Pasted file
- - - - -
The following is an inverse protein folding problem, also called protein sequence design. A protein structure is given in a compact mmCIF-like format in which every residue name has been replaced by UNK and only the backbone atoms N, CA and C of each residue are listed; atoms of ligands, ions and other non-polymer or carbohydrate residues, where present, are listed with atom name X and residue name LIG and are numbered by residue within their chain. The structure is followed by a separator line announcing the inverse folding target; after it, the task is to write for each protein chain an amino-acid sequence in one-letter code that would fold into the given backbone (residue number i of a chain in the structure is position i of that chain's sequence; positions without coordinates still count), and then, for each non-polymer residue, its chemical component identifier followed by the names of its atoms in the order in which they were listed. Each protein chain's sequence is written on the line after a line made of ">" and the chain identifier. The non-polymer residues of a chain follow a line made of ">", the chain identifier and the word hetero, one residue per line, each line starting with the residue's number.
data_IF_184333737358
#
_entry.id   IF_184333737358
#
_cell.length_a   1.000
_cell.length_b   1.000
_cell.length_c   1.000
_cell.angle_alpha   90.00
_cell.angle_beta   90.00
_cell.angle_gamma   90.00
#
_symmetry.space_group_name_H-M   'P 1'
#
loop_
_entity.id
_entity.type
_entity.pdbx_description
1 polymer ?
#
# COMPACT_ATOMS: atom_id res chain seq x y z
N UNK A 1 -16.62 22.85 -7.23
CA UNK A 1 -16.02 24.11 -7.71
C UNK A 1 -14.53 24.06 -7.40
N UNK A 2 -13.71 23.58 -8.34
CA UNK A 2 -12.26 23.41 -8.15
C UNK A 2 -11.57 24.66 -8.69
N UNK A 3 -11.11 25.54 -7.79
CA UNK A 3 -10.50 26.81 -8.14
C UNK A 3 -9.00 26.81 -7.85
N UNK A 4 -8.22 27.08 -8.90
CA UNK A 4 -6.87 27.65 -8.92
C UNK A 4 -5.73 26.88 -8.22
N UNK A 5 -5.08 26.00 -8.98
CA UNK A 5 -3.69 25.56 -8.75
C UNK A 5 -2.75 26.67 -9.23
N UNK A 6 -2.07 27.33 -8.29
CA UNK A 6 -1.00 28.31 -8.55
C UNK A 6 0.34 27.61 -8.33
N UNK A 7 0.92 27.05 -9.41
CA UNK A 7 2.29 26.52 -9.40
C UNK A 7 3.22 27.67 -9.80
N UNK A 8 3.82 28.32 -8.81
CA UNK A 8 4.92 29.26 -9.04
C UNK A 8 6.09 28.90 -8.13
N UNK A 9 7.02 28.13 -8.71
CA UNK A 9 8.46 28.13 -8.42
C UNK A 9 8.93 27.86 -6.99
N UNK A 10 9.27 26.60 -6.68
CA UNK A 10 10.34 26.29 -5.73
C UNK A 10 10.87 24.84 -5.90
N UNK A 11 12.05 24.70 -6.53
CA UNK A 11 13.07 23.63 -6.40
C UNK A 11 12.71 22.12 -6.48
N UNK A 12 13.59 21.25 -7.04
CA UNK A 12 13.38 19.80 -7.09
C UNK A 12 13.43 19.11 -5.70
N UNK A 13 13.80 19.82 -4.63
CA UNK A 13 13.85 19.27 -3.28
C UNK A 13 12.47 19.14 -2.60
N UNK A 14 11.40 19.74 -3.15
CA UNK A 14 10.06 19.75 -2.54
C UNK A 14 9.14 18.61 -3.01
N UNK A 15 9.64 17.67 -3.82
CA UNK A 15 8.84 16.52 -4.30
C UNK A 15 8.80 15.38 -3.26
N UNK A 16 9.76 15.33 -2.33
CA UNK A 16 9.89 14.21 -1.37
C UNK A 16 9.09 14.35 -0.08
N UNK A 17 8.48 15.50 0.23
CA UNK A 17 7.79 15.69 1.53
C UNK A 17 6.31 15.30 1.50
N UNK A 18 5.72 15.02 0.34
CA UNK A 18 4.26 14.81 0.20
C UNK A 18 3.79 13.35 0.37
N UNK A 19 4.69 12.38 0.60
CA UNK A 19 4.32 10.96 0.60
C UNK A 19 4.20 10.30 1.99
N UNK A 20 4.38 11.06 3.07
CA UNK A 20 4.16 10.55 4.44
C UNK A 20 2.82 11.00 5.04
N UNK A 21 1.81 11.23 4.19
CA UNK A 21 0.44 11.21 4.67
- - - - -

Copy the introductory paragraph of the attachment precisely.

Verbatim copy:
The following is an inverse protein folding problem, also called protein sequence design. A protein structure is given in a compact mmCIF-like format in which every residue name has been replaced by UNK and only the backbone atoms N, CA and C of each residue are listed; atoms of ligands, ions and other non-polymer or carbohydrate residues, where present, are listed with atom name X and residue name LIG and are numbered by residue within their chain. The structure is followed by a separator line announcing the inverse folding target; after it, the task is to write for each protein chain an amino-acid sequence in one-letter code that would fold into the given backbone (residue number i of a chain in the structure is position i of that chain's sequence; positions without coordinates still count), and then, for each non-polymer residue, its chemical component identifier followed by the names of its atoms in the order in which they were listed. Each protein chain's sequence is written on the line after a line made of ">" and the chain identifier. The non-polymer residues of a chain follow a line made of ">", the chain identifier and the word hetero, one residue per line, each line starting with the residue's number.